KNOWRES CONFERENCE
MEASURING RETURN ON INVESTMENT IN TRAINING
11-12 FEBRUARI 2004

Calculating the Return
on a Training Course

The term, return on investment (ROI), readily becomes apparent when discussing the return on education and training. A recent study conducted in the United States reveals that as many as 67% of the companies listed in the Training Top 100 of Training Magazine calculate a return on their investment in education and training. What is the benefit of ROI to a sales manager and what is required in order to produce a simple calculation of the ROI in the case of a sales training course?

by Diederick Stoel

In performance-based organisations budgets are assigned to those depart­ments which can demonstrate the added value of their expenditure. A training manager who wishes to be certain of his educational budget next year, will need to show that his train­ing plan is profitable, preferably with the aid of a ROI calculation. Yet how does one calculate the ROI on a train­ing course? This article will help for­mulate the answer. It briefly sketches two simple methods which are used by many instructors throughout the world. It will become clear to you that careful consideration can save you a great deal of money, an immediate yield even before the sales training has begun and even before you have produced the final calculation.

Imagine that you spend R250,000 on a course. It yields R350,000. Your net profit is R100,000. This represents a ROI of 40%, namely, R100,000 divided by R25,000 multiplied by 100%. We will be making R0.40 on every rand we invest. This is a simple calculation and therefore easy to perform. However, before we can do this calculation, we will first need to crack a few tough nuts. We can readily list the costs in­volved but how does one calculate the income? Do we also know that the yield which is evident to us, has been produced by the training?

In order to clarify this, we will monitor the situation prevailing at the car com­pany of Donkersloot, a dealer selling make C vehicles and the proud owner of six branches in the Johannesburg and Capetown regions. You will see the im­pact of training expressed in money and how this impact can be separated from all the other effects.

Operating results
In order to calculate the ROI, you will need to be familiar with your organi­sation’s operating results: the number of quotations, the average value of an order, the number of complaints, share of wallet, productivity, customer retention, rate of turnover, out-of-stock figures, the ratio of fast to slow mov­ers, market share, quality, customer loyalty, customer satisfaction and so forth. If all is well, as a sales manager you will have these figures at your fingertips. You should therefore ensure that your sales administration system, or part of it at the very least, is in good shape. Let us now have a look at how Donkersloot establishes a relationship between the activities in its training venues and its sales figures.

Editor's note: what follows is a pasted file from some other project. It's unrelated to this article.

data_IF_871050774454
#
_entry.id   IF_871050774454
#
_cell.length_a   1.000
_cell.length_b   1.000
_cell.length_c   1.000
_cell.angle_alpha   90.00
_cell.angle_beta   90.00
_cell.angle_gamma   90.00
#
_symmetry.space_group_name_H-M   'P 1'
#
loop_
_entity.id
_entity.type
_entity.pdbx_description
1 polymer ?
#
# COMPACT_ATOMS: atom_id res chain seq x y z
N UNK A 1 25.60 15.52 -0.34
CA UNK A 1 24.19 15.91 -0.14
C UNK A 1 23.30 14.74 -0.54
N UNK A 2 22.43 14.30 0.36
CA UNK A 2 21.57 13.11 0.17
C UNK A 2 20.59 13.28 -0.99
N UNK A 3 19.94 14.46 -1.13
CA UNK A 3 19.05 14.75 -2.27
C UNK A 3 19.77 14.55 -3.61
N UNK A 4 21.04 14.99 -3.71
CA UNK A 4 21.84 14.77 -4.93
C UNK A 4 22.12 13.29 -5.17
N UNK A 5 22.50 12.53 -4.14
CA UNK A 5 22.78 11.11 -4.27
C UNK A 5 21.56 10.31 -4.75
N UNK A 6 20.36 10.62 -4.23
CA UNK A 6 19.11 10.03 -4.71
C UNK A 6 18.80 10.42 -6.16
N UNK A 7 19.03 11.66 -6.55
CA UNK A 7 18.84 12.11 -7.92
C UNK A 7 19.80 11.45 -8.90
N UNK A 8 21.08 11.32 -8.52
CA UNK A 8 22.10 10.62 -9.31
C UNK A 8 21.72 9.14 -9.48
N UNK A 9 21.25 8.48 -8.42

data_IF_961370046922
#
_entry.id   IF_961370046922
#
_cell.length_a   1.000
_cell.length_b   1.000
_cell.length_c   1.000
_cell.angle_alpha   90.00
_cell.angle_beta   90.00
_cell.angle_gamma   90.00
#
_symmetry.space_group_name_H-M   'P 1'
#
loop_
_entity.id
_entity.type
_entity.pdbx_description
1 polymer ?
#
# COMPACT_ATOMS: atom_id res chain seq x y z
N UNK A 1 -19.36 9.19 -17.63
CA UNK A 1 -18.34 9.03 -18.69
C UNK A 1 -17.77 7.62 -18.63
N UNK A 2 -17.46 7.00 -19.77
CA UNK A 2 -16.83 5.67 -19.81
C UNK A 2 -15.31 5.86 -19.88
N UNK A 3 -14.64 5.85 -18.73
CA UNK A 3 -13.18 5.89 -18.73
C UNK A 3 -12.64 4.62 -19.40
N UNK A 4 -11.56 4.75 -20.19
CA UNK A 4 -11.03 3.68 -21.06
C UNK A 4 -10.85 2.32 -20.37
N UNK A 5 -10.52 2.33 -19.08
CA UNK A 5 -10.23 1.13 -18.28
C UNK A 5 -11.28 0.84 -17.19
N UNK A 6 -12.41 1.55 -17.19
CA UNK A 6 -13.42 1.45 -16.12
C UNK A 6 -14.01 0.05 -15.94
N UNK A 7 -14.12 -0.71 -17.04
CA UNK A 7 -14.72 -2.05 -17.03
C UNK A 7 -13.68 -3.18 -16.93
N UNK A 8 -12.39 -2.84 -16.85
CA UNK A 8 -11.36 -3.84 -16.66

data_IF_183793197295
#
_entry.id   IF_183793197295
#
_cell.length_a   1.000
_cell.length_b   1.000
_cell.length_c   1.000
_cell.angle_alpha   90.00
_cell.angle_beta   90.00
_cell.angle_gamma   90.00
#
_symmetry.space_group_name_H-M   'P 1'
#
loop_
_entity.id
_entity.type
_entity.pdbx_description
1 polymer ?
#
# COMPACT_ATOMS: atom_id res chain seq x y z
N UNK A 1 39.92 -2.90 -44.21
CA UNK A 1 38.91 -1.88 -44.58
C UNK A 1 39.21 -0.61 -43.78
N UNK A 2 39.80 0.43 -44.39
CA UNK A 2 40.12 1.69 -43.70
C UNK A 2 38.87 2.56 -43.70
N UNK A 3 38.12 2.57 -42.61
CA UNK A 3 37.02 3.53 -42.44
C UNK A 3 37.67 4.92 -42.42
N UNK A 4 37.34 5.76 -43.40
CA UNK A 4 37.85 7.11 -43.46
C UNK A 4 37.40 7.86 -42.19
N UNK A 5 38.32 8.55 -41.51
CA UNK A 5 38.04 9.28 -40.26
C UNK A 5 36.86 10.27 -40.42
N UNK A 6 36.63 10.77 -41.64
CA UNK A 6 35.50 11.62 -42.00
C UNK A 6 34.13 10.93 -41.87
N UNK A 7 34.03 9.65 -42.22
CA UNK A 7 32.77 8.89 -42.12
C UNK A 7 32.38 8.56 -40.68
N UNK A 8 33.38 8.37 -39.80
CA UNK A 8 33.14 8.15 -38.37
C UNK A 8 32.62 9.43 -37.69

The Donkersloot firm
The sales figures for the C make of cars has been stagnating for some months now. Growth is occurring in dribs and drabs. European legislation has also had the ef­fect of pushing up average vehicle prices sharply. The importer of the C make of cars has introduced a financial assistance scheme: buy now and pay next year, inter­est-free. This stunt is supposed to get peo­ple to take the plunge. The campaign launch is scheduled for 1 July 2003. The Donkersloot car company, a make C dealer with six branches, seizes the opportunity to provide short but intensive training for his staff. The subject is closing a deal in the face of a price-based objection.

• Purpose to persuade hesitant custom­ers to avail themselves of the financial assistance scheme promptly and smoothly, and in a professional manner.
• The schedule first a pilot project run­ning in three branches in the Johannesburg region at the end of July followed by those in the Capetown area at the beginning of August.
• Cost €15,000 including analysis, and the design, implementation and evaluation of the training course.